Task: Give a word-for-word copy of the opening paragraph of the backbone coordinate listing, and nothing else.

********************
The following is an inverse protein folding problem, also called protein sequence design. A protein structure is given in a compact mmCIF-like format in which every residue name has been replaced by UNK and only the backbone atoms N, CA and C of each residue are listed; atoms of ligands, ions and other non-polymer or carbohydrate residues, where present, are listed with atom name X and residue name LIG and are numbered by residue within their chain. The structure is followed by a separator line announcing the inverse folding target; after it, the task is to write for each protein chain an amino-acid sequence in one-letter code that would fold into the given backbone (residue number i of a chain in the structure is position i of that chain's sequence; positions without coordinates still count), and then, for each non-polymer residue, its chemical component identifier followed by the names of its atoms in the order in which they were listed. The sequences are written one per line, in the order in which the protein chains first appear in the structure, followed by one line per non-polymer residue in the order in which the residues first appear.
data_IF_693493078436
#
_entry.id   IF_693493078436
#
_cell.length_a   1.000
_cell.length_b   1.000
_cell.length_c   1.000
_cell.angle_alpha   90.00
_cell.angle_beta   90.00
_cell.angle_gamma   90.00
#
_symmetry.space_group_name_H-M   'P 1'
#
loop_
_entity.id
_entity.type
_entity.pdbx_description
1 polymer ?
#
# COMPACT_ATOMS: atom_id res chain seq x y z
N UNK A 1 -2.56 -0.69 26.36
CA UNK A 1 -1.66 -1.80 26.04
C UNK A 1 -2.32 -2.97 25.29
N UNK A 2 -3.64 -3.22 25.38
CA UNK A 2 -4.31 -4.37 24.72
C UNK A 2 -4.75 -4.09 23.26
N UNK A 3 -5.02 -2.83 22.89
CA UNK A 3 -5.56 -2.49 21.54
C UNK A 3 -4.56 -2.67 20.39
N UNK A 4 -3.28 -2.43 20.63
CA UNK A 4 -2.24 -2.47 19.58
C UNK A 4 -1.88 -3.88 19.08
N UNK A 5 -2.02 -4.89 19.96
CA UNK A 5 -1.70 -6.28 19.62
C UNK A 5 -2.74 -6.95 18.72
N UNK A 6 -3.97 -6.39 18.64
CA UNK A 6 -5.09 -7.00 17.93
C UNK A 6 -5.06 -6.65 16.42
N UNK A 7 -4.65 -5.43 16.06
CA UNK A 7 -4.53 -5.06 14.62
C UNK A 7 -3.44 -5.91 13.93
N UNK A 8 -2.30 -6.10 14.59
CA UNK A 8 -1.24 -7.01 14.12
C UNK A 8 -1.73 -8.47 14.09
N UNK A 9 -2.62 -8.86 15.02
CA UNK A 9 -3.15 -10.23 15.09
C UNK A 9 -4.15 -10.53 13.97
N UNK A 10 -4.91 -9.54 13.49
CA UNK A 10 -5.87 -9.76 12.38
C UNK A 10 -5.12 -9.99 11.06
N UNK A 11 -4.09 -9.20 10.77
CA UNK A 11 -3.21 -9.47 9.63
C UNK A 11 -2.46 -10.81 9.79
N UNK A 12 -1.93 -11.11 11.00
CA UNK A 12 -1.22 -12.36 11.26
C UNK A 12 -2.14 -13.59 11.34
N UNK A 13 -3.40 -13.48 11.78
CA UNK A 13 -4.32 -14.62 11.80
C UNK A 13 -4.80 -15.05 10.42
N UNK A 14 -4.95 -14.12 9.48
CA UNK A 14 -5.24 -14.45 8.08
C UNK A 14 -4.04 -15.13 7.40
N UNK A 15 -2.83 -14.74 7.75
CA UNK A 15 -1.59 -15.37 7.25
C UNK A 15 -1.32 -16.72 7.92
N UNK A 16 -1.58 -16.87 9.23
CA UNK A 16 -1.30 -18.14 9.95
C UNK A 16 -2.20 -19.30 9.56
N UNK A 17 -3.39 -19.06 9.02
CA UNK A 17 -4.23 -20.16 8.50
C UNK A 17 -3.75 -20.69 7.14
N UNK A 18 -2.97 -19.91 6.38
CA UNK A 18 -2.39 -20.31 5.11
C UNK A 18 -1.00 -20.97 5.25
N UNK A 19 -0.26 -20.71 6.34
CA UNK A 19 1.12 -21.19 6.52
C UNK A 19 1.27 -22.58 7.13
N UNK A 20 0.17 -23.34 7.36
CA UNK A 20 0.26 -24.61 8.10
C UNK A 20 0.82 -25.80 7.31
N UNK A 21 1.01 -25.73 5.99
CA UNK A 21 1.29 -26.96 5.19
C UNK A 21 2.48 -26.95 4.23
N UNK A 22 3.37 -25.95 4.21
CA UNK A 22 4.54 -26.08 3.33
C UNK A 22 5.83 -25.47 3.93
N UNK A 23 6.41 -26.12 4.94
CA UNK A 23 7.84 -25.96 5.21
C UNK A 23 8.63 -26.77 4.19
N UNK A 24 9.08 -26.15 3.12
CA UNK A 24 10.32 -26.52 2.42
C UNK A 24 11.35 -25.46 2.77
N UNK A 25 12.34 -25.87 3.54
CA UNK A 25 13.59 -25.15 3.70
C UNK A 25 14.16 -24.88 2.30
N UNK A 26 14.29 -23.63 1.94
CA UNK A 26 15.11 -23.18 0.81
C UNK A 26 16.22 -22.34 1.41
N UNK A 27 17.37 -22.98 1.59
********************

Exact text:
The following is an inverse protein folding problem, also called protein sequence design. A protein structure is given in a compact mmCIF-like format in which every residue name has been replaced by UNK and only the backbone atoms N, CA and C of each residue are listed; atoms of ligands, ions and other non-polymer or carbohydrate residues, where present, are listed with atom name X and residue name LIG and are numbered by residue within their chain. The structure is followed by a separator line announcing the inverse folding target; after it, the task is to write for each protein chain an amino-acid sequence in one-letter code that would fold into the given backbone (residue number i of a chain in the structure is position i of that chain's sequence; positions without coordinates still count), and then, for each non-polymer residue, its chemical component identifier followed by the names of its atoms in the order in which they were listed. The sequences are written one per line, in the order in which the protein chains first appear in the structure, followed by one line per non-polymer residue in the order in which the residues first appear.